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Last updated 7 January 2021
Being one of the worst-hit countries in Asia with more than 1.03 crore cases and a high fatality rate, India relies on mass vaccination drives to liberate it from the grasp of the aggravating pandemic. The government has entered into purchase agreements with Pfizer, Oxford University/AstraZeneca, Novovax, and Russia’s Gamaleya Research Institute. Meanwhile, domestically developed shots Covishield and Covaxin are also frontrunners of the vaccine research within the country.
The latter has the distinction of being India’s first indigenous vaccine. From the effectiveness of the jabs to how much it will cost you, here is everything you need to know about the Bharat Biotech vaccine in India.
About the Bharat Biotech India vaccine
In collaboration with the Indian Council of Medical Research (ICMR) and the National Institute of Virology (NIV), Pune, Hyderabad-based Bharat Biotech has been developing India’s first indigenous vaccine for the coronavirus BBV152, or commonly known as the COVAXIN. It is an inactivated virus-based vaccine, having a two-dose regimen, similar to most others.
The good part of Biotech’s jabs is that they don’t require special cold-storage facilities. Covaxin can be easily and conveniently stored at 2–8 degrees celsius, which is a regular refrigerator temperature.
Bharat Biotech has also signed a letter of intent with US-based biopharmaceutical start-up Ocugen to jointly develop Covaxin for the US market in the near future.
Updates on Covaxin rollout
On November 16, the company announced the start of its phase 3 clinical trial.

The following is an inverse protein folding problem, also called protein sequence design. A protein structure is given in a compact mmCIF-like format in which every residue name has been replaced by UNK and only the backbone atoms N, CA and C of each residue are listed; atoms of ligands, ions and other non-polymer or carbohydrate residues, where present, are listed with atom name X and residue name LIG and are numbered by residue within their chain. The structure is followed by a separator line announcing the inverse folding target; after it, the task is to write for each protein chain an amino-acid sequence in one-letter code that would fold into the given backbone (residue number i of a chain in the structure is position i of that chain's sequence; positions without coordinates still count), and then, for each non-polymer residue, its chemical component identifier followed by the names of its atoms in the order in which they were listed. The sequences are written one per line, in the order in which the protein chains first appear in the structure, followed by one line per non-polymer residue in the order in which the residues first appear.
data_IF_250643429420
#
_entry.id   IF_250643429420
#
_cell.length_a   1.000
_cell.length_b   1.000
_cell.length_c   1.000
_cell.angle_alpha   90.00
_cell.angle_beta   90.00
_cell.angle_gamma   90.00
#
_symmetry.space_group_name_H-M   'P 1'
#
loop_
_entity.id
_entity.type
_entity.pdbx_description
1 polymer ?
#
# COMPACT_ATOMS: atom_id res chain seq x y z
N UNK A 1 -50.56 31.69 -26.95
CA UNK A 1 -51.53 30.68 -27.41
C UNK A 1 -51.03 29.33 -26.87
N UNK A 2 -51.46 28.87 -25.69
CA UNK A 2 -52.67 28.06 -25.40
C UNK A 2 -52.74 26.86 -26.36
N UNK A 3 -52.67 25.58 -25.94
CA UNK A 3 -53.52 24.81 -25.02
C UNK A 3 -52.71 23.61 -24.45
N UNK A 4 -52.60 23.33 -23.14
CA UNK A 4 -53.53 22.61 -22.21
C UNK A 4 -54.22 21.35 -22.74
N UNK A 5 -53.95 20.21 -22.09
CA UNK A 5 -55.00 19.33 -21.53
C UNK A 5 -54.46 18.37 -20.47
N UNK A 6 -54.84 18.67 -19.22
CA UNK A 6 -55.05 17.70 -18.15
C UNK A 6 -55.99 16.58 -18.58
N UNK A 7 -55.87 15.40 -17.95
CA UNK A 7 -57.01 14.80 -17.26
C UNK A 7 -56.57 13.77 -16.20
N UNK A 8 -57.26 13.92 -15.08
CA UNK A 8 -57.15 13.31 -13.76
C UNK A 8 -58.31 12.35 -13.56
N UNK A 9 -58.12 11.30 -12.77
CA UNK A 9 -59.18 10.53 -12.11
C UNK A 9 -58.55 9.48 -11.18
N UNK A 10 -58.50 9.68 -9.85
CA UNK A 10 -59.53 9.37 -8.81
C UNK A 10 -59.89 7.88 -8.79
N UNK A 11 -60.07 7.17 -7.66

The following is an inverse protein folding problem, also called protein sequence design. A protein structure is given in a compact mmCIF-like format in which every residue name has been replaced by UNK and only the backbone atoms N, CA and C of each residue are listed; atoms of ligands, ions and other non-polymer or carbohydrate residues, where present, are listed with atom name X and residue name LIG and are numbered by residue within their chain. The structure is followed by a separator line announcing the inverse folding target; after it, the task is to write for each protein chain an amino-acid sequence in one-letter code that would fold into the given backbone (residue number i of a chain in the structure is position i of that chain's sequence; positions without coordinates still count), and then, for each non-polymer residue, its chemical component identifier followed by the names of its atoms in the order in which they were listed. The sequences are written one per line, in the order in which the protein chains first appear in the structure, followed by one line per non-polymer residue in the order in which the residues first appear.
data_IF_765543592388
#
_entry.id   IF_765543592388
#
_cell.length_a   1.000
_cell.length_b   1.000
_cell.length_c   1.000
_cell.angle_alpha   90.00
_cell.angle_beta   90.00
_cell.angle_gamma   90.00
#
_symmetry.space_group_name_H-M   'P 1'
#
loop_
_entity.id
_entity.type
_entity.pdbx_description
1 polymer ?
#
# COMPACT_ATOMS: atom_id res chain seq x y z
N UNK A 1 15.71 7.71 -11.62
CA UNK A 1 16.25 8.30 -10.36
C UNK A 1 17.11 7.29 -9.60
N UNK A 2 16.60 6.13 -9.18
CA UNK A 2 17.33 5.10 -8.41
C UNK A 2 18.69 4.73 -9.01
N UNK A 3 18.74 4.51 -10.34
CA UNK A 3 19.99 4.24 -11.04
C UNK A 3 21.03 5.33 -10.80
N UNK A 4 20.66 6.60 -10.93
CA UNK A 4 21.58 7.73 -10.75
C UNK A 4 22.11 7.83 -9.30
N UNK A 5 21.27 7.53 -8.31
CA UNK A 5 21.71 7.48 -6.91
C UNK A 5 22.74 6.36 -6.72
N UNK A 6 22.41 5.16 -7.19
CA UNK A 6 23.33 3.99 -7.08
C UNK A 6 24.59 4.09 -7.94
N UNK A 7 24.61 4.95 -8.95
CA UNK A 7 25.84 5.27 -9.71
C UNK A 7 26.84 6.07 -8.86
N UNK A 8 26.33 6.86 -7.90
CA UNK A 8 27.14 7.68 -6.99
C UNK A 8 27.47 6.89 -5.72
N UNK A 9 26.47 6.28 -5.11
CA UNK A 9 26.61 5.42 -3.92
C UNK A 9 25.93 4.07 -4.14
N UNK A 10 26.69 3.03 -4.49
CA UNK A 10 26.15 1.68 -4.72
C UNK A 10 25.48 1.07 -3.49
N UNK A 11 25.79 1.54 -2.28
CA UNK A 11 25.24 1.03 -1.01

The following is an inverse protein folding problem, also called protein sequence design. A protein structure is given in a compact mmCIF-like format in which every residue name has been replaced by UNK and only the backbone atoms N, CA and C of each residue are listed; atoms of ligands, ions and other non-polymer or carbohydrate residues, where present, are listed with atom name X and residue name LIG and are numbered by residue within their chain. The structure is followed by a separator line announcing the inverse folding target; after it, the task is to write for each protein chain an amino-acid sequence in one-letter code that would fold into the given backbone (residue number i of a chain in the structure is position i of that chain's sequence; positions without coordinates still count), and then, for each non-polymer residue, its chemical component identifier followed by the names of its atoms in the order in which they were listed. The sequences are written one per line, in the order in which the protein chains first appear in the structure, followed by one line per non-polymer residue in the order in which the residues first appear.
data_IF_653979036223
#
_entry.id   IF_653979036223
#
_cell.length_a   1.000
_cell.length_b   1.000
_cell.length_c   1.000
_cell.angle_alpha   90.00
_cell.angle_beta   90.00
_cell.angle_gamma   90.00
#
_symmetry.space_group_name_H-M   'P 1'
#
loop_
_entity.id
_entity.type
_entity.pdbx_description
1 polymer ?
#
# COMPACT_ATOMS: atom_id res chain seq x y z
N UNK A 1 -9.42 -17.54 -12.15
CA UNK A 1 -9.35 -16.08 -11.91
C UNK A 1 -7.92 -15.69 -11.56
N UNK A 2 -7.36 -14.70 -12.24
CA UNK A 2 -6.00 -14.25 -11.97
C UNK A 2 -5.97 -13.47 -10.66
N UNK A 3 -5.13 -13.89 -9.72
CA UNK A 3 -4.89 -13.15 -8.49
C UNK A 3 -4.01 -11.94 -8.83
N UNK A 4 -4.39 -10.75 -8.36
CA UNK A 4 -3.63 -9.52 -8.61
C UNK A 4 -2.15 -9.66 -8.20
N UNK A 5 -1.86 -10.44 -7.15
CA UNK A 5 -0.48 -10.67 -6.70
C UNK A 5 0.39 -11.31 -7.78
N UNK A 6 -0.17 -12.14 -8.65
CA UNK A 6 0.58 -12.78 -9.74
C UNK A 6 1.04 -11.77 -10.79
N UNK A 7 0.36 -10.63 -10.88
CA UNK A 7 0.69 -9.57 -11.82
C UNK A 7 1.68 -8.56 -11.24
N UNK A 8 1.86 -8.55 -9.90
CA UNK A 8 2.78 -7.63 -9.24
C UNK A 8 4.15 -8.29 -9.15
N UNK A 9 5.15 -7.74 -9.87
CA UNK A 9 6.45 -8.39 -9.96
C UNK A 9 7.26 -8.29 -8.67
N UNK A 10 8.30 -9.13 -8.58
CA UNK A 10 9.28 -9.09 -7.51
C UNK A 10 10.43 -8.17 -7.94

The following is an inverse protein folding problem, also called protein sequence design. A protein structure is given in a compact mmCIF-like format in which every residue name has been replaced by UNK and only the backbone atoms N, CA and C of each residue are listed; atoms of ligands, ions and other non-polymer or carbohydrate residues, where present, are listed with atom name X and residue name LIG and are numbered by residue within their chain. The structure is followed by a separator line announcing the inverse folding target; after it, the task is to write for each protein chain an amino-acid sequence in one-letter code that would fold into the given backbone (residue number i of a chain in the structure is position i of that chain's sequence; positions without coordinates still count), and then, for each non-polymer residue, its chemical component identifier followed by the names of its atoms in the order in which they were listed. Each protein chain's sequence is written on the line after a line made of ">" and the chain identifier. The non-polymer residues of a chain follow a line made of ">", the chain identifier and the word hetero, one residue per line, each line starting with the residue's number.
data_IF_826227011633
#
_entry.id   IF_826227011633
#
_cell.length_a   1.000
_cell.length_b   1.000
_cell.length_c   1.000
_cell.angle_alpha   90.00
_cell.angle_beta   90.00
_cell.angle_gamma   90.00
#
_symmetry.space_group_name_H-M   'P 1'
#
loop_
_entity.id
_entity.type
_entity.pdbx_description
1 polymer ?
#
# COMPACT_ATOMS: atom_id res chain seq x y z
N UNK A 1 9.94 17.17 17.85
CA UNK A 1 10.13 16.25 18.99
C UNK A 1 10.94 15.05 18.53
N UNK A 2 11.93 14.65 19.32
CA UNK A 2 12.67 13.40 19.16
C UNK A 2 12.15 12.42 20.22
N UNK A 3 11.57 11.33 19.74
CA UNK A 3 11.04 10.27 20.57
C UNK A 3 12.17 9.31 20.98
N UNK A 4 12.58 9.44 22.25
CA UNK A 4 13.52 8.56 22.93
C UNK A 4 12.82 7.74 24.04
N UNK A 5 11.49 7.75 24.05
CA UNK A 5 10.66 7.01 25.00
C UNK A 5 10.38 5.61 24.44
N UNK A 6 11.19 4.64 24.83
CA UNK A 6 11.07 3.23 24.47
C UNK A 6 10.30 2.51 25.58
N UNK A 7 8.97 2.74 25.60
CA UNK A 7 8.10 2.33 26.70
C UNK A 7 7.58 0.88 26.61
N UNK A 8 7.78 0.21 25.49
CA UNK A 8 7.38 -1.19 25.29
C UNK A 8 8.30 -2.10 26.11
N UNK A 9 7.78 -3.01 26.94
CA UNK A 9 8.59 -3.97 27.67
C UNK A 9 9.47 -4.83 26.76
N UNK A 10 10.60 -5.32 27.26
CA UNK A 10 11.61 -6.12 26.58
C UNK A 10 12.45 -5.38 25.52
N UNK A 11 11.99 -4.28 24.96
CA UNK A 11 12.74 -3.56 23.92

By January 3, it had successfully recruited 23,000 participants for its trial, out of the targeted 26,000. Those who wish to receive it will have to sign a consent form and will be followed up regularly thereafter. At the same time, the Drugs Controller General of India (DCGI) also approved the vaccine for “restricted use in emergency situation in public interest as an abundant precaution, in clinical trial mode, to have more options for vaccinations, especially in case of infection by mutant strains.”
The spokesperson for the Karnataka chapter of the Indian Medical Association (IMA), Dr. Shrinivas S, has said that the vaccine shots will most probably be administered only in government circles and not be sold to the private sector or consumers, until and unless it is formally approved as a registered vaccine.
How effective is it?
The Phase-3 trials concluded on January 5, with individuals from all over India volunteering for the inoculation.
The ICMR/NIV/Biotech team hasn’t released the official results of the trials yet. However, according to a research firm involved in monitoring the trials in Karnataka, the results of the trials conducted in the state have been very positive.
The average efficacy observed was 60%-70%, but it went up to as high as 85%-90% in some subjects. No harmful side effects were observed.
According to Bharat Biotech’s Managing Director, Dr. Krishna Ella, the vaccine is “200% safe” when compared to other vaccines around the world. He has also stated that the vaccine is effective on mutant strains of the virus as well, and hypothesized its ability to safeguard against mutations in as little as a week.
How much will it cost?
Covaxin is likely to cost less than its competitor Covishield, which has been developed by the Serum Institute of India. Its exact price would largely depend upon the volume of the government’s procurement deal, which hasn’t been finalised yet.
It is speculated that the shots will be priced at INR 350 by Bharat Biotech.